“Gender-Identity” Policies and Religious Freedom

Feb. 17 2017

Utah recently passed anti-discrimination legislation to protect the claimed rights of homosexuals and transsexuals while including certain exceptions meant to guarantee religious freedom. Now activists are pushing for similar proposals, known as “Fairness for All,” in other states and on the federal level. Examining proposals for such legislation, Ryan Anderson argues against the claims made in their favor:

The approach [taken by the Utah law and similar legislative proposals] creates new protected classes in anti-discrimination law based on sexual orientation and gender identity and then grants limited exemptions and protections, mainly to religious organizations. . . . Because the new laws . . . impose new penalties on people (in some cases, jail time), the burden is on their proponents to prove the need for such laws, the “fit” between the law and the harms to be addressed, and either the lack of infringement of a preexisting right or the sufficient justification for its infringement. The record indicates clearly that proponents have failed to carry their burden on all counts. . . .

These laws are not about the freedom of LGBT people to engage in certain actions, but about coercing and penalizing people who in good conscience cannot endorse those actions. . . . It is one thing for the government to allow or even to endorse conduct that is considered immoral by many religious faiths, but it is quite another thing for government to force others to condone and facilitate it in violation of their beliefs.

There is also a practical difference between proposals for new anti-discrimination policies and policies prohibiting discrimination on the basis of race or sex. . . . When the Civil Rights Act of 1964, [which proponents of “Fairness for All” laws often cite as precedent,] was enacted, blacks were treated as second-class citizens. Individuals, businesses, and associations across the country excluded blacks in ways that caused grave material and social harms without justification, without market forces acting as a corrective, and with the tacit and often explicit backing of government. . . . Resort to the law was therefore necessary.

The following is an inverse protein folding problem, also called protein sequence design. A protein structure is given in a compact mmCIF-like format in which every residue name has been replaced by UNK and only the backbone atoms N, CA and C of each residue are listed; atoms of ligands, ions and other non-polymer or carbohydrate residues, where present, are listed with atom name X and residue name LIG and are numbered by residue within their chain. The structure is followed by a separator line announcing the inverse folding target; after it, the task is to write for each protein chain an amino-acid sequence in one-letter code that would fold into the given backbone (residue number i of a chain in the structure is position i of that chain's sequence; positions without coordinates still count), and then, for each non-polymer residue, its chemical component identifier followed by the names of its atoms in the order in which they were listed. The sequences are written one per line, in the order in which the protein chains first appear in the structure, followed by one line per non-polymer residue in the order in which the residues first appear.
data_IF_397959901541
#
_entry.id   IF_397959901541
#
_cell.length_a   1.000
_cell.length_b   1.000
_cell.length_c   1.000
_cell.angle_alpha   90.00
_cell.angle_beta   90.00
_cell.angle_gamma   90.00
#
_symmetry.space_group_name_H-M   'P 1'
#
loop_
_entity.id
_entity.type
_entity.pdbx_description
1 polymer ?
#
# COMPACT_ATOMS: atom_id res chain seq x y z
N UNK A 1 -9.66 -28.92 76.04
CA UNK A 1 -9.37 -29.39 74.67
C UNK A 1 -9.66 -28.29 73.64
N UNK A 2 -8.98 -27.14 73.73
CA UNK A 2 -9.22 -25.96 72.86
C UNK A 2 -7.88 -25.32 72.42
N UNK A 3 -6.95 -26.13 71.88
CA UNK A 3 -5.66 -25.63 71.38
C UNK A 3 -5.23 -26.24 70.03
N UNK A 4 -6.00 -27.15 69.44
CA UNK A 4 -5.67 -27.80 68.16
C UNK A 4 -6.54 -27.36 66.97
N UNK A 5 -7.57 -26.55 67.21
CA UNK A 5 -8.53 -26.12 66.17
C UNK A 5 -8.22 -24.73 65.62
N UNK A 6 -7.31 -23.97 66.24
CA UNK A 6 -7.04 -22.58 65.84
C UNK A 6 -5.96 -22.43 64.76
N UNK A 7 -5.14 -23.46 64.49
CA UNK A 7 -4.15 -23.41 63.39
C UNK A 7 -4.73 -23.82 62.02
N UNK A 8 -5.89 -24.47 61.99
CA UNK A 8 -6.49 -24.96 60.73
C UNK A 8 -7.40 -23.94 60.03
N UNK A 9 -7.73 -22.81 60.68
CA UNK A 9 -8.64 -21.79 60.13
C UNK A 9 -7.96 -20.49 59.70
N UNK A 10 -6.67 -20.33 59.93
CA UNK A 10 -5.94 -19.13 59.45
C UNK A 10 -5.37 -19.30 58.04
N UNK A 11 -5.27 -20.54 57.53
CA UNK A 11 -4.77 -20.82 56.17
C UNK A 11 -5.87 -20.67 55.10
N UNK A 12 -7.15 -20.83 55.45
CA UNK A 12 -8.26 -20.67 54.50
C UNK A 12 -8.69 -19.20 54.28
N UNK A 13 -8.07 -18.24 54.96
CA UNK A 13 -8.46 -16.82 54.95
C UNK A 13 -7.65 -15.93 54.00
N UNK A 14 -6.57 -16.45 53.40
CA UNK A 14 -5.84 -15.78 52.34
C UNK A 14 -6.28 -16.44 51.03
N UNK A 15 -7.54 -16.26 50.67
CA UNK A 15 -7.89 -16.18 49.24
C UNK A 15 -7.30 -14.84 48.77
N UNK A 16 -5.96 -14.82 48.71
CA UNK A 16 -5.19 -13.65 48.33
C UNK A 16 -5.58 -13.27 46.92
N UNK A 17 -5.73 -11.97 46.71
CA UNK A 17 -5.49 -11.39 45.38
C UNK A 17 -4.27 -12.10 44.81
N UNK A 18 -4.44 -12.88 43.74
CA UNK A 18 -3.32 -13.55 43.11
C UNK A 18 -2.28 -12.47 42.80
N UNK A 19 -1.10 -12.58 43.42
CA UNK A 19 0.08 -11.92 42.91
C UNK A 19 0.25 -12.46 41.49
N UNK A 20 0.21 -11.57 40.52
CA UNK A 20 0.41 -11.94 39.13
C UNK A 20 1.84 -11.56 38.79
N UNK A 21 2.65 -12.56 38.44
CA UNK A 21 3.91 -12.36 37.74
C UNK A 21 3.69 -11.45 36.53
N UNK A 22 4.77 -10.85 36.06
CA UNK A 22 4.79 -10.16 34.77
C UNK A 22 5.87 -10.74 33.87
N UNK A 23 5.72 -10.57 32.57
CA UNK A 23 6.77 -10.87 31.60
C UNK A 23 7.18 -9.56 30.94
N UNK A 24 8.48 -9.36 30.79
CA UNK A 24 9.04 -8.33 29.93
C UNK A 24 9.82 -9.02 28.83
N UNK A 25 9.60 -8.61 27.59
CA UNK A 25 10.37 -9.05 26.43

But no such legal push is necessary today. . . . [Therefore], the legal response that was appropriate to remedy the legacy of slavery and Jim Crow is not appropriate for today’s challenges. Simply adding sexuality and gender identity to far-reaching anti-discrimination laws and then tacking on some exemptions is not a prudent strategy. The policy response to the legitimate concerns of people who identify as LGBT must be nuanced and appropriately tailored. Anti-discrimination laws, however, are blunt instruments by design, and many go beyond intentional discrimination and ban actions that have “disparate impacts” on protected classes. Policymakers therefore need to rethink how to formulate and implement policy in this area.

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More about: American law, Civil rights movement, Freedom of Religion, Homosexuality, Politics & Current Affairs, Transsexuals

 

Condemning Terrorism in Jerusalem—and Efforts to Stop It

Jan. 30 2023

On Friday night, a Palestinian opened fire at a group of Israelis standing outside a Jerusalem synagogue, killing seven and wounding several others. The day before, the IDF had been drawn into a gunfight in the West Bank city of Jenin while trying to arrest members of a terrorist cell. Of the nine Palestinians killed in the raid, only one appears to have been a noncombatant. Lahav Harkov compares the responses to the two events, beginning with the more recent:

President Joe Biden called Prime Minister Benjamin Netanyahu to denounce the attack, offer his condolences, and express his commitment to Israel’s security. Other leaders released supportive statements as well. Governments across Europe condemned the attack. Turkey’s foreign ministry did the same, as did Israel’s Abraham Accords partners the UAE and Bahrain. Even Saudi Arabia released a statement against the killing of civilians in Jerusalem.

It feels wrong to criticize those statements. . . . But the condemnations should be full-throated, not spoken out of one side of the mouth while the other is wishy-washy about what it takes to stave off terrorism. These very same leaders and ministries were tsk-tsking at Israel for doing just that only a day before the attacks in Jerusalem.

The context didn’t seem to matter to some countries that are friendly to Israel. It didn’t matter that Israel was trying to stop jihadists from attacking civilians; it didn’t matter that IDF soldiers were attacked on the way.

It’s very easy for some to be sad when Jews are murdered. Yet, at the same time, so many of them are uncomfortable with Jews asserting themselves, protecting themselves, arming themselves against the bloodthirsty horde that would hand out bonbons to celebrate their deaths. It’s a reminder of how important it is that we do just that, and how essential the state of Israel is.

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Read more at Lahav’s Newsletter

More about: Jerusalem, Palestinian terror